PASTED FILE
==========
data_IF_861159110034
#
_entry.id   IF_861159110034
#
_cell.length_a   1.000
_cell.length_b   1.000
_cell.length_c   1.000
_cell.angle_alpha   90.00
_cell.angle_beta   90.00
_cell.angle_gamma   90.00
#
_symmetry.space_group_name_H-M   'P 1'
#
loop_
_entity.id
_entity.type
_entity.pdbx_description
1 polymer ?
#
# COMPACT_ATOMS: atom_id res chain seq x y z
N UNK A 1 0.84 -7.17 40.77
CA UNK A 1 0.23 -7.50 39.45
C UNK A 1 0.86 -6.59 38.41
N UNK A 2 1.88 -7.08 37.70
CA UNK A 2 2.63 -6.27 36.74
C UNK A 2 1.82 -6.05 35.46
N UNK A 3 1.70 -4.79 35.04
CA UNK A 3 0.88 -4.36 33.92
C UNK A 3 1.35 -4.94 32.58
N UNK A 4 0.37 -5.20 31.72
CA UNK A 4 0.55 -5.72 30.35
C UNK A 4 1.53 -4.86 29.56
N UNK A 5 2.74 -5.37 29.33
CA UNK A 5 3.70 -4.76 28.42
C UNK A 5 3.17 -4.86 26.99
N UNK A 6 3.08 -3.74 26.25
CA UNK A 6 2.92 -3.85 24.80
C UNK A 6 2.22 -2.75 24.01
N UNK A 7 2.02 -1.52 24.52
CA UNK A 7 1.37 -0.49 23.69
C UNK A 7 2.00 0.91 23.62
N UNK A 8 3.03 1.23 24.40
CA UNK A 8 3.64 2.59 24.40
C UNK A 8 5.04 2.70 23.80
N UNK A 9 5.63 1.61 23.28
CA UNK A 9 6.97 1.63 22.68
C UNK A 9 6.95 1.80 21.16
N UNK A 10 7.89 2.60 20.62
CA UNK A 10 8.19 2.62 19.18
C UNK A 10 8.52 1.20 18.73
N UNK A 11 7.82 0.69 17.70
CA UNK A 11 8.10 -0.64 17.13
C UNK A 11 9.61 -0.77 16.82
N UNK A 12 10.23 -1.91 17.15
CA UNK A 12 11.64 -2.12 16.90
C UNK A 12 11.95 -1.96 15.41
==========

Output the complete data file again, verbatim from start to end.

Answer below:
data_IF_861159110034
#
_entry.id   IF_861159110034
#
_cell.length_a   1.000
_cell.length_b   1.000
_cell.length_c   1.000
_cell.angle_alpha   90.00
_cell.angle_beta   90.00
_cell.angle_gamma   90.00
#
_symmetry.space_group_name_H-M   'P 1'
#
loop_
_entity.id
_entity.type
_entity.pdbx_description
1 polymer ?
#
# COMPACT_ATOMS: atom_id res chain seq x y z
N UNK A 1 0.84 -7.17 40.77
CA UNK A 1 0.23 -7.50 39.45
C UNK A 1 0.86 -6.59 38.41
N UNK A 2 1.88 -7.08 37.70
CA UNK A 2 2.63 -6.27 36.74
C UNK A 2 1.82 -6.05 35.46
N UNK A 3 1.70 -4.79 35.04
CA UNK A 3 0.88 -4.36 33.92
C UNK A 3 1.35 -4.94 32.58
N UNK A 4 0.37 -5.20 31.72
CA UNK A 4 0.55 -5.72 30.35
C UNK A 4 1.53 -4.86 29.56
N UNK A 5 2.74 -5.37 29.33
CA UNK A 5 3.70 -4.76 28.42
C UNK A 5 3.17 -4.86 26.99
N UNK A 6 3.08 -3.74 26.25
CA UNK A 6 2.92 -3.85 24.80
C UNK A 6 2.22 -2.75 24.01
N UNK A 7 2.02 -1.52 24.52
CA UNK A 7 1.37 -0.49 23.69
C UNK A 7 2.00 0.91 23.62
N UNK A 8 3.03 1.23 24.40
CA UNK A 8 3.64 2.59 24.40
C UNK A 8 5.04 2.70 23.80
N UNK A 9 5.63 1.61 23.28
CA UNK A 9 6.97 1.63 22.68
C UNK A 9 6.95 1.80 21.16
N UNK A 10 7.89 2.60 20.62
CA UNK A 10 8.19 2.62 19.18
C UNK A 10 8.52 1.20 18.73
N UNK A 11 7.82 0.69 17.70
CA UNK A 11 8.10 -0.64 17.13
C UNK A 11 9.61 -0.77 16.82
N UNK A 12 10.23 -1.91 17.15
CA UNK A 12 11.64 -2.12 16.90
C UNK A 12 11.95 -1.96 15.41